"Well, you try to see if Coach [Mike] Bellotti will agree to allow us to play -- I spent nine years in Canada, playing Canadian defense, which is 12 men, versus 11," he said. "That's probably where you start. Outside of that, I don't have any answers. They're a very explosive team with both the run game and the pass game. So they're just a handful."
And what about that Ducks defense?
"Fast, faster, and fastest is how I would describe their defense," he said before comparing the Ducks to the Washington defense for the Huskies 1991 national championship squad.
"I don't see a weakness in them defensively," he concluded.
The Ducks have been dominant in dispatching Washington and Utah State by a combined count of 110-34.
Even with a number of key injuries, the offense ranks No. 1 in the nation with 592 yards per game -- 332 yards on the ground -- and is fifth in scoring (55 ppg).
As for the defense, it shut the Huskies out in the second half and has yielded just 274 yards and 17 points per game.
So Tiller, who will retire at the end of the season, isn't just being silly.
Still, it's clear that the Ducks haven't been tested, a fact that Bellotti freely admits. The offense, in particular, has faced a pair of pillow-soft defenses, so it's probably premature to compare this year's offense to last year's nearly unstoppable unit led by QB Dennis Dixon.
"We'll certainly find out this weekend," Bellotti said. "We haven't been stopped too much in the first two games."
Most projected Purdue to finish in the bottom half of the Big Ten. The Boilermakers welcomed back just 12 starters from an 8-5 team, and lost RB Jaycen Taylor to a knee injury in the preseason. Moreover, LB Jason Werner is expected to be out Saturday due to back problems.
One thing Purdue does have is an accomplished, veteran QB in senor Curtis Painter. Painter, who the school is touting for the Heisman Trophy, has started 33 consecutive games, thrown 56 TD passes and ranks in the Big Ten career top 10 in passing yards (9,049).
Tiller talked during the preseason about Painter stepping up in big games, the one thing he mostly hasn't accomplished.
"Well, I would say [this game] fits that scenario perfectly," Tiller said.
Painter figures to test the Ducks athletic, veteran secondary, which -- surprisingly -- hasn't grabbed an interception this season after ranking second in the Pac-10 with 20 last year.
On the other side of the ball, Oregon, despite its eye-popping numbers, still has questions, such as its three-man rotation at QB, topped by Justin Roper, with Jeremiah Masoli and Chris Harper offering relief.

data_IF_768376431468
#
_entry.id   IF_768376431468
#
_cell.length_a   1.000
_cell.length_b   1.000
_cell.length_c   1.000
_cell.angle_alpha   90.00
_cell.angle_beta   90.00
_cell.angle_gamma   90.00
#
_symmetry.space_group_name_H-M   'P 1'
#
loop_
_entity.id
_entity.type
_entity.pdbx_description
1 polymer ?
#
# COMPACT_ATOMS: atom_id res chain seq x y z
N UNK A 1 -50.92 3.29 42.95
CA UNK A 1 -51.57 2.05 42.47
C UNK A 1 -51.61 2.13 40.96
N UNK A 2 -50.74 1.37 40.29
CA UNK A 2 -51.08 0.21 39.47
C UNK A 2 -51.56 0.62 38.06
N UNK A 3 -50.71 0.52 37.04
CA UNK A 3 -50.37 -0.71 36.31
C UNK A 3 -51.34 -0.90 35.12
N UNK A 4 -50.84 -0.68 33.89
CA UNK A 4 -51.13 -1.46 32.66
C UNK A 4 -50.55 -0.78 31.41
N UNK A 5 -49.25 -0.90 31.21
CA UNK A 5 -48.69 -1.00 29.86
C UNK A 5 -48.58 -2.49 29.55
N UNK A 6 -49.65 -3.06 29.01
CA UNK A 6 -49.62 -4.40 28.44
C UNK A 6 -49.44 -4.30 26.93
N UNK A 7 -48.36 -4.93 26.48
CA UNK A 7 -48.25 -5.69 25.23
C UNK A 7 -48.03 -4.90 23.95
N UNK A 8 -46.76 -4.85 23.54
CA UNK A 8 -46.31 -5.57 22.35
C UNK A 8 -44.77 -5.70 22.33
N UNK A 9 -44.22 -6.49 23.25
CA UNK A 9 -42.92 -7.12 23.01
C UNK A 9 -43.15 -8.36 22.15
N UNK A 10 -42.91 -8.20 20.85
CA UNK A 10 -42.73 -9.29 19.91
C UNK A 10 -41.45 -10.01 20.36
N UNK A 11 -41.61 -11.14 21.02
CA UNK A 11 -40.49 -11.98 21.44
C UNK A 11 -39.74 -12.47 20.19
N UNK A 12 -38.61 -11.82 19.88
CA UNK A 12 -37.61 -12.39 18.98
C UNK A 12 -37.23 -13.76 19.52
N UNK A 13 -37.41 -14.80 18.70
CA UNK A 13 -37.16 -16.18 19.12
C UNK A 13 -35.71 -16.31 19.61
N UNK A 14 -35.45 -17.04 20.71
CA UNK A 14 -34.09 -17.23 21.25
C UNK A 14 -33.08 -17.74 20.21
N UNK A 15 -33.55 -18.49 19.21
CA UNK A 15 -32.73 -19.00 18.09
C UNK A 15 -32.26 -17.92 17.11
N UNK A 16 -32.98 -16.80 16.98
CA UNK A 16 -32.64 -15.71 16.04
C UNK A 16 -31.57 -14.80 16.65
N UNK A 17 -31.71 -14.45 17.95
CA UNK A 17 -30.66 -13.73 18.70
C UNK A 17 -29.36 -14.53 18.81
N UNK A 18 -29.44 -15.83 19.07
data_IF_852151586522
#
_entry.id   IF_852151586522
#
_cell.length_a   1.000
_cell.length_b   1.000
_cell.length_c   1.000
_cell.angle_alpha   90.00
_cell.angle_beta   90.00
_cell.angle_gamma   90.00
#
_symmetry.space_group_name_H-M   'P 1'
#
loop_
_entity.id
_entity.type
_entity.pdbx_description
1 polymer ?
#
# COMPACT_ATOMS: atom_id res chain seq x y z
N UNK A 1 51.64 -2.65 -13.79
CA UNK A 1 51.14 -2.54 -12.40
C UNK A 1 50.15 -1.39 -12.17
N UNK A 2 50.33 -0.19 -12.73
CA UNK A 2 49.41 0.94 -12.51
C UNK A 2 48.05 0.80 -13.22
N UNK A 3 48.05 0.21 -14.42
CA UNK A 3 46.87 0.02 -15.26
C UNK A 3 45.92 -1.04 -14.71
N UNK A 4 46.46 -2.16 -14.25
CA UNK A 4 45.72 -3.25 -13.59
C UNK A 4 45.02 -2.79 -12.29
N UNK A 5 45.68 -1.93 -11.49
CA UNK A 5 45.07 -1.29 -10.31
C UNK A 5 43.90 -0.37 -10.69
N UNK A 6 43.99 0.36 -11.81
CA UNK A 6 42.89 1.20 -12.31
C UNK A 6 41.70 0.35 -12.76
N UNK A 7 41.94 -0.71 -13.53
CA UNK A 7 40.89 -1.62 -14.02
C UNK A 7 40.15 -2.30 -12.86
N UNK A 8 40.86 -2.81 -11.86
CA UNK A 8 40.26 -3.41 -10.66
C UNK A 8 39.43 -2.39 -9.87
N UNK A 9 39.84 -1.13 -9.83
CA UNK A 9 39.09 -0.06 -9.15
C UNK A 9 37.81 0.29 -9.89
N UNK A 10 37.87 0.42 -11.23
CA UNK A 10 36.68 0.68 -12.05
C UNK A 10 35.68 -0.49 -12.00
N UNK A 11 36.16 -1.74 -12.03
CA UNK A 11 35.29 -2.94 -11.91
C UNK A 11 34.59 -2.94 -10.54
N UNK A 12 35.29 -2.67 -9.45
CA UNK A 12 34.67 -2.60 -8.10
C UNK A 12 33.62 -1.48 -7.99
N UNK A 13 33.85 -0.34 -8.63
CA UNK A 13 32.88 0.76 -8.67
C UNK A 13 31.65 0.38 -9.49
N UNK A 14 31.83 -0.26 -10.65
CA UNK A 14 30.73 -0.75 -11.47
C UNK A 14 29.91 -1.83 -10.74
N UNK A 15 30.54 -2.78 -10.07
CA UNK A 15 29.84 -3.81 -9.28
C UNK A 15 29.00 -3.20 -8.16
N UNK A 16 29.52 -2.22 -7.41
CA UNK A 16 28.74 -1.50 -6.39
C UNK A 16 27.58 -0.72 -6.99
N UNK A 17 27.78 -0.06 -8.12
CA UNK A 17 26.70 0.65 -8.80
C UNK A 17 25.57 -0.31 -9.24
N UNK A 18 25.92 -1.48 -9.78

"All three have done some really good things," Bellotti said. "They complement each other."
Oregon, of course, is hoping for a repeat of its last Big Ten road trip: A 39-7 win at Michigan last year.
"Now it's up to us to carry that Pac-10 banner," Bellotti said. "But that's secondary in my mind to us winning the game.
Posted by ESPN.com's Ted Miller
A look inside the Pac-10 this week.
Pac-10: This week defines the conference, with eight of 10 nonconference opponents having played in bowl games last year and five representing other BCS conferences. It's more than USC trying to defend its No. 1 ranking against visiting Ohio State, ranked fifth. It's UCLA at No. 18 BYU. It's No. 16 Oregon at Purdue. It's Arizona looking for revenge at New Mexico. It's Washington playing host to No. 3 Oklahoma. It's California at Maryland, Stanford at TCU, Hawaii visiting Oregon State and Arizona State trying not to look ahead to Georgia while playing UNLV. The Pac-10 is 7-3 so far in nonconference games, and two of the losses came against ranked opponents. If the conference were to have a big weekend -- say go 8-2 or 9-1 -- it would send a message to the rest of the nation.
USC: Coach Pete Carroll sometimes can be difficult -- in a pleasant way, of course -- with reporters. Ask him a question that has a negative turn, and he'll reject it in favor of something positive. But when asked about linebackers Brian Cushing and Rey Maualuga nursing wrist and hand injuries this week, he admitted that, yes, those types of injuries make it harder to tackle. Harder to tackle, say, 240-pound speedsters like Ohio State RB Chris Wells. Maualuga has practiced all week, but seems to favor his hand. Cushing missed half of practice Tuesday, but because of a hip bruise, not his wrist. If Cushing is limited, DE Clay Matthews, a pass-rush specialist, would slide over at strongside LB. It's hard to believe that one of these injuries won't become an issue Saturday.